Foxglove Don’t Care

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And the day came when the risk to remain tight in a bud was more painful than the risk it took to blossom. ~ Anais Nin

Today at church a friend (who also hosted a wonderful Beltane ritual this weekend – more on that later!) talked about foxglove. Anyone who knows her knows that she is an engaging storyteller. Her mind works in wonderful ways, taking twists and turns you don’t always see coming, but somehow know will leave you feeling “Oh my gosh, I totally GET this!” Her thoughts on these pretty pinkish wildflowers particularly resonated with me. In short, they were this: Foxglove don’t care!

What does that mean, you ask?

Foxglove, which grows abundantly in the wilds of the Pacific Northwest, belongs to the genus Digitalis. In addition to being (according to flower lore) a favorite hiding place for fairies, foxgloves also have great medicinal value. When administered in the correct amount, digitalis can be quite effective in treating atrial fibrillation. When ingested less carefully, it can be highly toxic. Deathflower or helper and friend to the literally heartsick – the foxglove itself doesn’t care. It simply is what it is. It goes about the business of being pretty and pink whether we like it, hate it, fear it, want it, shun it, need it, find it beautiful or funny looking. It is perfect in its foxglovicity. What we take from that is our business.

And what a great symbol that is for those of us who struggle with body and self-image. It is too easy sometimes to hide in corners or let ourselves adapt to what we think other people think of us or need us to be. It is too easy to not do the things we want, because we think we are too fat, too thin, too short, too tall, too this or too that to draw attention to ourselves. So, instead of blossoming as we are intended to, we allow ourselves to stay closed up into this tight little bud that never gets to feel the sunshine on its face or the wind in its silky petals.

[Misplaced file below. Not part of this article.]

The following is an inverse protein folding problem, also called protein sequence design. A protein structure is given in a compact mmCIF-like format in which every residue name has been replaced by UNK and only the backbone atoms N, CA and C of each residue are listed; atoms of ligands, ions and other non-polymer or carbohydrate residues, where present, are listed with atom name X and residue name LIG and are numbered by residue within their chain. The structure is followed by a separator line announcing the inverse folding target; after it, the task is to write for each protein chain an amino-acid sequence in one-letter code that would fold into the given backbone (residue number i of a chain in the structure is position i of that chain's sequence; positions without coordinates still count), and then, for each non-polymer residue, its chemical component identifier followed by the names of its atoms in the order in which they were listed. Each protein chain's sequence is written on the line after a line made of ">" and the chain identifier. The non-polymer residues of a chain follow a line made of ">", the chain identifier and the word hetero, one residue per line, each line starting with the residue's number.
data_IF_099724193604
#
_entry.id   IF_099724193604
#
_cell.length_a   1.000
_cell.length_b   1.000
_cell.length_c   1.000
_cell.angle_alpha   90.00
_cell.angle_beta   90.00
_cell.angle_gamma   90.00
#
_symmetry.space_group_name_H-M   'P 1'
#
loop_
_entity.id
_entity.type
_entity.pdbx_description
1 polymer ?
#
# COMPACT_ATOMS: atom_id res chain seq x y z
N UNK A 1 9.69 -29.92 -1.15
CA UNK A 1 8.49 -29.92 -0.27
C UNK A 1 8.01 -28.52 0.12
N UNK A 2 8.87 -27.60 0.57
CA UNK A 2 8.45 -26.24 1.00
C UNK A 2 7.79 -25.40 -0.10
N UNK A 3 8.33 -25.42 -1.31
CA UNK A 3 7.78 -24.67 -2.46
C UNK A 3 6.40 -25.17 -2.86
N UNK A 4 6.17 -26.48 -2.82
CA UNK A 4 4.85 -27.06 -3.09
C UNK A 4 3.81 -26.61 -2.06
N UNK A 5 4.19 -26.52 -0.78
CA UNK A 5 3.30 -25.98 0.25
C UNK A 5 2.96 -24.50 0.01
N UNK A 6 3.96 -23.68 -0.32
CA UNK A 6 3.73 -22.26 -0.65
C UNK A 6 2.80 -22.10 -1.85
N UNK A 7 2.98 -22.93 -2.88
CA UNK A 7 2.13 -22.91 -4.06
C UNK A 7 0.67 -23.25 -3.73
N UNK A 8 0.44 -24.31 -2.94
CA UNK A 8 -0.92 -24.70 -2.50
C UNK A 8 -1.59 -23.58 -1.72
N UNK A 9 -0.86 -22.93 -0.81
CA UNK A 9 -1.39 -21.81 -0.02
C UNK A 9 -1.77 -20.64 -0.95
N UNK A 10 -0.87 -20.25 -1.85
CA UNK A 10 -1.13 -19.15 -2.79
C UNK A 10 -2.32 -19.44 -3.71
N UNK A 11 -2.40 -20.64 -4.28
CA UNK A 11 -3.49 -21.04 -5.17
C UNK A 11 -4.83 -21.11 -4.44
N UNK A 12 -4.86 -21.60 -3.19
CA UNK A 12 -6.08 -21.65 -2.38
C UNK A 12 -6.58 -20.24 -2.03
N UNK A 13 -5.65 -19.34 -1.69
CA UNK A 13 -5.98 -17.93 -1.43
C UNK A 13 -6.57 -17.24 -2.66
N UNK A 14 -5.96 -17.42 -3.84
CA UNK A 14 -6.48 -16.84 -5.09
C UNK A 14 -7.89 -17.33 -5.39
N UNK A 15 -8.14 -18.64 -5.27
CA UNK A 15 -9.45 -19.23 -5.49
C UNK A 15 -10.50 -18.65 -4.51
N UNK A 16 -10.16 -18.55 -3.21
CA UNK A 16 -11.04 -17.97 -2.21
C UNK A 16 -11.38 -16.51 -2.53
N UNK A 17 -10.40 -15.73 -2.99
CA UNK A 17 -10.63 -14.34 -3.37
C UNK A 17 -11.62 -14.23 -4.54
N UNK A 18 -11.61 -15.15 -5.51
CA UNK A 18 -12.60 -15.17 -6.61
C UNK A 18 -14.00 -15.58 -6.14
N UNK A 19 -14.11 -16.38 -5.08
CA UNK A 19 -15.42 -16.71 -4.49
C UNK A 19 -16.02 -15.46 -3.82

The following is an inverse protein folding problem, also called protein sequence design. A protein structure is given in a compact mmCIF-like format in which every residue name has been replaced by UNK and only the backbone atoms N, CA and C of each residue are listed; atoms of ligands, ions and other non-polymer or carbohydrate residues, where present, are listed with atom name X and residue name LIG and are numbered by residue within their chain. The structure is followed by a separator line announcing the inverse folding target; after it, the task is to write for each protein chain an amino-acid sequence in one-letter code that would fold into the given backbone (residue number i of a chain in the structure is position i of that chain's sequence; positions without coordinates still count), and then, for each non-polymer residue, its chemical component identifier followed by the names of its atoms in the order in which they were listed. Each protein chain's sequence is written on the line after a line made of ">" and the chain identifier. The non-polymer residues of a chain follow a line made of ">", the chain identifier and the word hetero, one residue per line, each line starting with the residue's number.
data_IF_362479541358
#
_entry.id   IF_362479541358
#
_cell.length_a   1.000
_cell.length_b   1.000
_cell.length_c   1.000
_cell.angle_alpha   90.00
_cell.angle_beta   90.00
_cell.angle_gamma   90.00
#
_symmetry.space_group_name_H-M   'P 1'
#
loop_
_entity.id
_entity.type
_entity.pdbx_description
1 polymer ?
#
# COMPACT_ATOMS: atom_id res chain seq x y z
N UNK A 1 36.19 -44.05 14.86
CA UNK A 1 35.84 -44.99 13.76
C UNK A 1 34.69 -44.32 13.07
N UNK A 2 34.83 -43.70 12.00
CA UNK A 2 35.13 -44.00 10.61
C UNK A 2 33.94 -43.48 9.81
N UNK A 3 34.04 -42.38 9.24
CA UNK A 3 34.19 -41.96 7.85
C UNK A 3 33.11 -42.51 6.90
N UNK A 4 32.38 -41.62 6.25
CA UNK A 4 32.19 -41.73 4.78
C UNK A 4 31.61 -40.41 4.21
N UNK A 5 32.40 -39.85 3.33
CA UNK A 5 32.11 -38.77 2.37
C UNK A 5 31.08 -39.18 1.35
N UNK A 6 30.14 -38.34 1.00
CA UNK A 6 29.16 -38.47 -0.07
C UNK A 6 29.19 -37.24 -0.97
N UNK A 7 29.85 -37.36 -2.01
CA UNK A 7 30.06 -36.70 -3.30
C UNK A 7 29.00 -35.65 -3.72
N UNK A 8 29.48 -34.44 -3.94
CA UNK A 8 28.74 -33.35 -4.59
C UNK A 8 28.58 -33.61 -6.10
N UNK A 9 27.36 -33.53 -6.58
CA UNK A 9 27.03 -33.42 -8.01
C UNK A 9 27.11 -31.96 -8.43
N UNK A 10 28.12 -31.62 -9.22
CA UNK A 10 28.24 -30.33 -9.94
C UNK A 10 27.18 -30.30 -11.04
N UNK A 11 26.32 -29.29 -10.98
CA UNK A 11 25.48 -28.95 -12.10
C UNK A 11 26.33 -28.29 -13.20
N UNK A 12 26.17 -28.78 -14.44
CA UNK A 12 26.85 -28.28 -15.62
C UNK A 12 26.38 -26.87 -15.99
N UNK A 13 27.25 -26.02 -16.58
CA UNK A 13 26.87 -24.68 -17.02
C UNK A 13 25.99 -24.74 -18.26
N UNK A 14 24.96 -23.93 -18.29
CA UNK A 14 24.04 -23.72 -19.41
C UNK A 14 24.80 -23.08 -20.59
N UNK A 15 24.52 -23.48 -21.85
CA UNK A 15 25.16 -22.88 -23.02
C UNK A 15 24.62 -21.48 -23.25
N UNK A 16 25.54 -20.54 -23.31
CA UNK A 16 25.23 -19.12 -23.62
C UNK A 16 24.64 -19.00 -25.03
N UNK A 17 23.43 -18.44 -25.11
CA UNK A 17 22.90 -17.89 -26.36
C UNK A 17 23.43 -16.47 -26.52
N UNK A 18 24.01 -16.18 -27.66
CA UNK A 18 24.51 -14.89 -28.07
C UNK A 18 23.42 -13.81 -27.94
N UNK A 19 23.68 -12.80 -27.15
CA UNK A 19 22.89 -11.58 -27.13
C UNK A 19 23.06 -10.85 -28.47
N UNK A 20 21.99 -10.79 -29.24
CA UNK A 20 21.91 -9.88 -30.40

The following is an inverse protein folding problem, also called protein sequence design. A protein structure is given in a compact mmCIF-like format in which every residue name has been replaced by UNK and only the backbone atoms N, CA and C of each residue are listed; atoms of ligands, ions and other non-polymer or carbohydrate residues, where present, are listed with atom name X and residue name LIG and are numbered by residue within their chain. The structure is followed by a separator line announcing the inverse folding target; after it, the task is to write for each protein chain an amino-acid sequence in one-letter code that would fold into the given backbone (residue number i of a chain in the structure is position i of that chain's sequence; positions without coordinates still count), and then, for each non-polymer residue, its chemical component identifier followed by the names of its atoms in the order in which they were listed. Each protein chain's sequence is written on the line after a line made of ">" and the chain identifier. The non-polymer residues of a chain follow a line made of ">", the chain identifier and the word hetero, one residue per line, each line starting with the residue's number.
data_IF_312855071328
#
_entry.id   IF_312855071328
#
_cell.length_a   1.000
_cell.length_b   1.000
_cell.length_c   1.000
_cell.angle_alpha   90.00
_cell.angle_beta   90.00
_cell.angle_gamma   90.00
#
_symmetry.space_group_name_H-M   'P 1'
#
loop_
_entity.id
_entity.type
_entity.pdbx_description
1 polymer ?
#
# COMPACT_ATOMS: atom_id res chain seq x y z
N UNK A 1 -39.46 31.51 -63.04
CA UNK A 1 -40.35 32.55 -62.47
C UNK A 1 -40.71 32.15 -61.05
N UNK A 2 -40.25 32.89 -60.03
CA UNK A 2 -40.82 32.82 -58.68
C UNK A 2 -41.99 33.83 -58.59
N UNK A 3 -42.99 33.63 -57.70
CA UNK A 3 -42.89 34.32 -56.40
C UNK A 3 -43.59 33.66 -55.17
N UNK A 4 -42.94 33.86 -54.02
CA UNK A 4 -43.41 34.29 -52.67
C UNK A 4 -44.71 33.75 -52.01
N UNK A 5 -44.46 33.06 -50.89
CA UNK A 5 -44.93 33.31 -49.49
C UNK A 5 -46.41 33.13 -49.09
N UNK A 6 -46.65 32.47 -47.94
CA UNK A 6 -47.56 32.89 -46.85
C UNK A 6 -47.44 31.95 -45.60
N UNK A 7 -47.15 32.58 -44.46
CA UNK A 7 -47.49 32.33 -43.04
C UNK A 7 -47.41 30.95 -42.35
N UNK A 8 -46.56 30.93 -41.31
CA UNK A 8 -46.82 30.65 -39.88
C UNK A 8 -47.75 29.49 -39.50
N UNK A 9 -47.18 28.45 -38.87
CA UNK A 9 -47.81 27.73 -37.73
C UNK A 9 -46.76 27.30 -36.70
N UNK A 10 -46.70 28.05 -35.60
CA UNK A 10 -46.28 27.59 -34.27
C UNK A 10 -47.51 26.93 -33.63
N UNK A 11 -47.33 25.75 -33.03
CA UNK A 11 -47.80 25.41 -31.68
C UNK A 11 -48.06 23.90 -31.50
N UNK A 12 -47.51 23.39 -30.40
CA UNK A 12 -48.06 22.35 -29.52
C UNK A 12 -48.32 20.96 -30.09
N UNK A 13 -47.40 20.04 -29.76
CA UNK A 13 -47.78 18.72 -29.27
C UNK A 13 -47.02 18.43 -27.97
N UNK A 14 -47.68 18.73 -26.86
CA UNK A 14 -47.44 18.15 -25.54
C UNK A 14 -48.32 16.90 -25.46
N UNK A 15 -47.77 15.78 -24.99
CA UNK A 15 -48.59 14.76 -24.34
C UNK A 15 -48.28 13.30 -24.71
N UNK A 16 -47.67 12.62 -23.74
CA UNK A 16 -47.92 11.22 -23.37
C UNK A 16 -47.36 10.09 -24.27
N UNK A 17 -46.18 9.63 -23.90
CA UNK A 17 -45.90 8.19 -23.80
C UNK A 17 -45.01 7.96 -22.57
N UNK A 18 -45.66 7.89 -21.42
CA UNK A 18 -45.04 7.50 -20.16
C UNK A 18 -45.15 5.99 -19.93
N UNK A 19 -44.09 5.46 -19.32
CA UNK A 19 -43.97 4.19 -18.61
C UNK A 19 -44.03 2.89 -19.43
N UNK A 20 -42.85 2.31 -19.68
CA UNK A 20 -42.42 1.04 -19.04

The other day while I was out, I was stopped at a traffic light where a heavy woman in shorts was waiting to cross the street. It was a gorgeously sunny day. A lot of people were out walking. A small group of pedestrians were also coming down the street. As they passed by this woman, one of them made a loud crack about her weight, advised her to go on a diet, then walked off laughing with his buddies. After a fleeting look of pain, the woman told him to fuck off, then stood staring straight ahead, waiting for the light to change.

There was a big part of me that wanted to jump out of the car and give her a hug, but since people generally don’t cotton to being groped by strangers, I refrained. It didn’t stop me from thinking more about her, though. I’ve had people make cruel comments about my weight before. I know from experience, if I were her, I would probably have done my best to not let the offending asshat see how hurt and frustrated I was, then I would have gone home and cried. And, the next day, I’d find that I felt just a little more closed up and self-conscious.

I know as I’ve gained weight I’ve been guilty of this. There are days when getting up in front of people to talk makes me feel so self-conscious, I can barely do it, despite the host of magnificent and hilarious ideas that run through my brain. I try to force myself to do it anyway, but it is really difficult. There are days when I feel so uncomfortable in my own skin, I can barely stand it.

But then, there is also this little foxglove inside me, beating its little belled fists against the windows of my soul. Lately, it’s been beating louder and louder. I want to blossom and live in the sun. It’s part of why I’ve been so motivated to make changes. I feel it in there exhorting me to be all the crazy, unapologetically beautiful wildflower I can be.

Foxglove don’t care. And when it comes to embracing ourselves not matter where we are on our journey, neither should we.

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